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Irina Slav

Irina Slav

Irina is a writer for Oilprice.com with over a decade of experience writing on the oil and gas industry.

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Why Europe’s Energy Crisis Is A Disaster For Emerging Economies

  • As European demand for non-Russian natural gas has surged, natural gas around the world has become prohibitively expensive for some.
  • While Europe has been able to pay a premium to secure enough gas for winter, emerging economies are already suffering from blackouts.
  • The spot price for LNG is so lucrative for producers that they can afford to pay the penalties for breaching their long-term contracts and selling the gas elsewhere.

The surge in natural gas demand from Europe has led to a surge in prices that has devastated emerging economies in other parts of the world and this devastation could drag on for years, Bloomberg reports.

“Energy security concerns in Europe are driving energy poverty in the emerging world,” Saul Kavonic, Credit Suisse energy analyst, told Bloomberg. “Europe is sucking gas away from other countries whatever the cost.”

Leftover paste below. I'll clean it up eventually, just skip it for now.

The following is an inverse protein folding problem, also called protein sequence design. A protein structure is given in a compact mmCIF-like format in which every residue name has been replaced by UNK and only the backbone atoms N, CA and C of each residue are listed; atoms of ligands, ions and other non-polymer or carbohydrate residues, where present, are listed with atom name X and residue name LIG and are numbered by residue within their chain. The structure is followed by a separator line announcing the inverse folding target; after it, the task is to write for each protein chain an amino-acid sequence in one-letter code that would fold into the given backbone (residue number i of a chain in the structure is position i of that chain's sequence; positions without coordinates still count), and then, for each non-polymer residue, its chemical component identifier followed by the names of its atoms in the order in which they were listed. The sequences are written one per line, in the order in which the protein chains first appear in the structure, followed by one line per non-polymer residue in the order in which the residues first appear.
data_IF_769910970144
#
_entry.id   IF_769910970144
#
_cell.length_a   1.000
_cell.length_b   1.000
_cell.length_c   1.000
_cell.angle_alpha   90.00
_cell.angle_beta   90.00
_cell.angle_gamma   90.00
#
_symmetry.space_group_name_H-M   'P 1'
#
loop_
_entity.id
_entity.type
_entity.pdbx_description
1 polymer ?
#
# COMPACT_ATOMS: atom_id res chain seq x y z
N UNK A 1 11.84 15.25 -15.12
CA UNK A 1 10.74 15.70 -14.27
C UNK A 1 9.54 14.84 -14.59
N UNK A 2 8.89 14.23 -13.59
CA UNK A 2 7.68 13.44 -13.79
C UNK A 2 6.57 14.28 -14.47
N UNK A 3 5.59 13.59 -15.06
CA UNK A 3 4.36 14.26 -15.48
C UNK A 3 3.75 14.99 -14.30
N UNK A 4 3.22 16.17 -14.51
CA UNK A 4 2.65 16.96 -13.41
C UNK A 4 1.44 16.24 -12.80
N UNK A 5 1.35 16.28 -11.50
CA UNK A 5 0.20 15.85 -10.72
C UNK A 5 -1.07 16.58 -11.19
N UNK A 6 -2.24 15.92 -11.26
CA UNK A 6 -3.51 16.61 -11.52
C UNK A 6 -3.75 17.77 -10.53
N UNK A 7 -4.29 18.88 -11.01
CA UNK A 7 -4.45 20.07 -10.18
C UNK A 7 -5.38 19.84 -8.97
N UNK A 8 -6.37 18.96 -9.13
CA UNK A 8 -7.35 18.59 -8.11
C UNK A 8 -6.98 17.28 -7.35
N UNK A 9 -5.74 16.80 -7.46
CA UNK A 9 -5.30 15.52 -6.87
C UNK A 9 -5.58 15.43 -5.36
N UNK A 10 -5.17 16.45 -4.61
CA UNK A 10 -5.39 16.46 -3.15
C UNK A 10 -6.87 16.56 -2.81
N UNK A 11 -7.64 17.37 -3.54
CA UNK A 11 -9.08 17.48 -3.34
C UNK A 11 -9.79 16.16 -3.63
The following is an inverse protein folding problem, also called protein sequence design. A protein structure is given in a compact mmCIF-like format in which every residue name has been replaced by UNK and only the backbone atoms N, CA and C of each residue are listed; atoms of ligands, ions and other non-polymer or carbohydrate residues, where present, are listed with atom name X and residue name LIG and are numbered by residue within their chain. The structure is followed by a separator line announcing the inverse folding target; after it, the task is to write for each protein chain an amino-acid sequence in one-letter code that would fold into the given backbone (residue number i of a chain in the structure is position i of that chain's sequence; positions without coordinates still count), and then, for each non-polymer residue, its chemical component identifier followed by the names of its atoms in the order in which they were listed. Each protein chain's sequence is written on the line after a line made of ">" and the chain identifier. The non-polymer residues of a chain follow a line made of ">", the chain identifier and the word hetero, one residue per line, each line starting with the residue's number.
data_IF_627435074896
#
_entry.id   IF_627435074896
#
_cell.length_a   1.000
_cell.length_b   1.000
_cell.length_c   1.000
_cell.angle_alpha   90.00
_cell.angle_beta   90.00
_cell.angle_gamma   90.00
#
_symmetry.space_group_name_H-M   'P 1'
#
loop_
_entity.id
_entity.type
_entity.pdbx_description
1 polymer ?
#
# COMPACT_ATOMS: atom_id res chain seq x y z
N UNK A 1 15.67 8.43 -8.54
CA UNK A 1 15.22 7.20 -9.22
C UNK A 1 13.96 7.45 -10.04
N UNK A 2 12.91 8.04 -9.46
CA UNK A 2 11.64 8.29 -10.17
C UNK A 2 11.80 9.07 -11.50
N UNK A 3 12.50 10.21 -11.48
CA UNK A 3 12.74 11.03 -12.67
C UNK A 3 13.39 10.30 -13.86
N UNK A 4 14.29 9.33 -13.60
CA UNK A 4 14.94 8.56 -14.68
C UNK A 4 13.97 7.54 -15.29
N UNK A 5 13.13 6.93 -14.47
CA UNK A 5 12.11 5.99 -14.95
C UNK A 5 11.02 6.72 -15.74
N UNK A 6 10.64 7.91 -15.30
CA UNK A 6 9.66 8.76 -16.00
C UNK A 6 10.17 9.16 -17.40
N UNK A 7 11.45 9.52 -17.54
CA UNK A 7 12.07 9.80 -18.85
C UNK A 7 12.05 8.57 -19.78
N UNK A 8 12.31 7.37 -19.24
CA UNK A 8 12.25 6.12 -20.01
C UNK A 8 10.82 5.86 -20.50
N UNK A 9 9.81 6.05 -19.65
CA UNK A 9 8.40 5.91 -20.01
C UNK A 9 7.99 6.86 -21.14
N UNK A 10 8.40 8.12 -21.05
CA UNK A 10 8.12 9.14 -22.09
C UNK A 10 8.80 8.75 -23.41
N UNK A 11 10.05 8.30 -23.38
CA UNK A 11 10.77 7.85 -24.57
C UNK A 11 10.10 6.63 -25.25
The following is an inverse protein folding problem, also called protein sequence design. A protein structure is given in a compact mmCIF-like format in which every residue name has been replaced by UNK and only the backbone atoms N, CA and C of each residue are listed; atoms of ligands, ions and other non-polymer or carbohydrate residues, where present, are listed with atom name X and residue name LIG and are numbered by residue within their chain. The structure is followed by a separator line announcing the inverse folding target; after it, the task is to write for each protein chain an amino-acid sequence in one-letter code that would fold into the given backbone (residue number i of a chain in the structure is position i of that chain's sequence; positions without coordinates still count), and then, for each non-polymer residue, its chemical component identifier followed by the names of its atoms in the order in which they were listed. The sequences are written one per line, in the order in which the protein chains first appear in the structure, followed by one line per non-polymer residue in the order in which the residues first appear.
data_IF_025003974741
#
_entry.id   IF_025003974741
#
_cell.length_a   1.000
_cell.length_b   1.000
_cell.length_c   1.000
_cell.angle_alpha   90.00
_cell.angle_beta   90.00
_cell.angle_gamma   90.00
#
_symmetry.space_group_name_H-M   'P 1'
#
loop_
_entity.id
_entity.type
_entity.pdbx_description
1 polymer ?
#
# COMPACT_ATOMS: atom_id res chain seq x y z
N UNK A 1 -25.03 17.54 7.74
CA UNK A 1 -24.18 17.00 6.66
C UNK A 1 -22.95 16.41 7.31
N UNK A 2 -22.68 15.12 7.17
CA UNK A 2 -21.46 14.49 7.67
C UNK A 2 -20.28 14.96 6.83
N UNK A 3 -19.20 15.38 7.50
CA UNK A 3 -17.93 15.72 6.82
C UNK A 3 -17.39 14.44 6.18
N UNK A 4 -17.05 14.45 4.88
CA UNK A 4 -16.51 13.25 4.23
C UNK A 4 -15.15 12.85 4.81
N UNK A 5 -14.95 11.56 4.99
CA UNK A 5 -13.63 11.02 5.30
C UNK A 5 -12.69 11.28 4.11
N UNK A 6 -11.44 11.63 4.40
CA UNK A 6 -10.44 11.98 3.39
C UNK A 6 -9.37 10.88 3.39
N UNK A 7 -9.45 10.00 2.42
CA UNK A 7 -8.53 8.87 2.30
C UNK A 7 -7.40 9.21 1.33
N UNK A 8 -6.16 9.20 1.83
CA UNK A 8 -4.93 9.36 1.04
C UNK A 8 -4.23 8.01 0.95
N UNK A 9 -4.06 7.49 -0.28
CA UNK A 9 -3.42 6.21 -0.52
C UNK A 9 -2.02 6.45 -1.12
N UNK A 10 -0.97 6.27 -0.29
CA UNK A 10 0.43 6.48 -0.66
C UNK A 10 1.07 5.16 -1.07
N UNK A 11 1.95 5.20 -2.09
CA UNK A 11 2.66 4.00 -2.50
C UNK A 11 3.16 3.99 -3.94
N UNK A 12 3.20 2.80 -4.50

The fact is that European countries can afford to pay a premium for natural gas while poorer nations such as Pakistan or Bangladesh don’t have the money to afford such a premium. Pakistan, by the way, is already suffering blackouts for most of the day and there is little chance of that changing anytime soon because of exorbitant LNG prices.

“Suppliers don’t need to focus on securing their LNG to low affordability markets,” Wood Mackenzie analyst Raghav Mathur told Bloomberg. What’s more, the spot market is so lucrative at the moment that producers can breach their long-term contracts and afford to pay the penalties with money made on that market.

The situation is unlikely to change in the observable future. On the contrary, Europe is building LNG import terminals, meaning the current level of demand might extend over a longer period of time despite the EU’s bold emission-cutting ambitions.

And this means emerging economies’ energy supply troubles may well extend over a longer period of time as well as they are forced to compete for the limited supply of LNG with some of the wealthiest economies in the world.

Russia, meanwhile, is only too happy to step in and supply LNG to Pakistan, which is only too happy to take it. As the Pakistani ambassador to Russia told TASS news agency recently, “If the rich countries take away all the LNG, what is going to happen to us?”

By Irina Slav for Oilprice.com

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Leave a comment
  • Mamdouh Salameh on November 08 2022 said:
    Blame it on hasty Western green policies and sanctions on Russia. That is why the EU will be the ultimate loser with its economy heading towards de-industrialization with factories shutting down or downsizing or relocating outside Europe.

    Dr Mamdouh G Salameh
    International Oil Economist
    Global Energy Expert

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